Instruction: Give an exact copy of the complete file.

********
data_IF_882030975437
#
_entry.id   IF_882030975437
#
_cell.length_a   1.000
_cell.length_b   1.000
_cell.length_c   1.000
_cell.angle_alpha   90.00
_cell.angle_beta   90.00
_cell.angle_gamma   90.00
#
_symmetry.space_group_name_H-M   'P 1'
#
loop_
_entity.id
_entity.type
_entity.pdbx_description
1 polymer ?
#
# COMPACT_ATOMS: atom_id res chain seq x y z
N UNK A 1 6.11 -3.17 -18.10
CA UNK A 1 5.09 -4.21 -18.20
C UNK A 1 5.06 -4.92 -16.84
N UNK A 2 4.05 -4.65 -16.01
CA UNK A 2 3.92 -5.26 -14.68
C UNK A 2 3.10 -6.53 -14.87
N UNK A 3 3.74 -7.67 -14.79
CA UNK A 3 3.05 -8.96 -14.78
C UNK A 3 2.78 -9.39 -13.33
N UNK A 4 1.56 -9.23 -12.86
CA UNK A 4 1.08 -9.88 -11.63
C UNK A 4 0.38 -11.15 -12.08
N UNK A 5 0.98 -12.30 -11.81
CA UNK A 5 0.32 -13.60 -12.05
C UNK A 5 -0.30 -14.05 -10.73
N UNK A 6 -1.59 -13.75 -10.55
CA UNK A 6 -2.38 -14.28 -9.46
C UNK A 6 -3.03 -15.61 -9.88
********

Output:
data_IF_882030975437
#
_entry.id   IF_882030975437
#
_cell.length_a   1.000
_cell.length_b   1.000
_cell.length_c   1.000
_cell.angle_alpha   90.00
_cell.angle_beta   90.00
_cell.angle_gamma   90.00
#
_symmetry.space_group_name_H-M   'P 1'
#
loop_
_entity.id
_entity.type
_entity.pdbx_description
1 polymer ?
#
# COMPACT_ATOMS: atom_id res chain seq x y z
N UNK A 1 6.11 -3.17 -18.10
CA UNK A 1 5.09 -4.21 -18.20
C UNK A 1 5.06 -4.92 -16.84
N UNK A 2 4.05 -4.65 -16.01
CA UNK A 2 3.92 -5.26 -14.68
C UNK A 2 3.10 -6.53 -14.87
N UNK A 3 3.74 -7.67 -14.79
CA UNK A 3 3.05 -8.96 -14.78
C UNK A 3 2.78 -9.39 -13.33
N UNK A 4 1.56 -9.23 -12.86
CA UNK A 4 1.08 -9.88 -11.63
C UNK A 4 0.38 -11.15 -12.08
N UNK A 5 0.98 -12.30 -11.81
CA UNK A 5 0.32 -13.60 -12.05
C UNK A 5 -0.30 -14.05 -10.73
N UNK A 6 -1.59 -13.75 -10.55
CA UNK A 6 -2.38 -14.28 -9.46
C UNK A 6 -3.03 -15.61 -9.88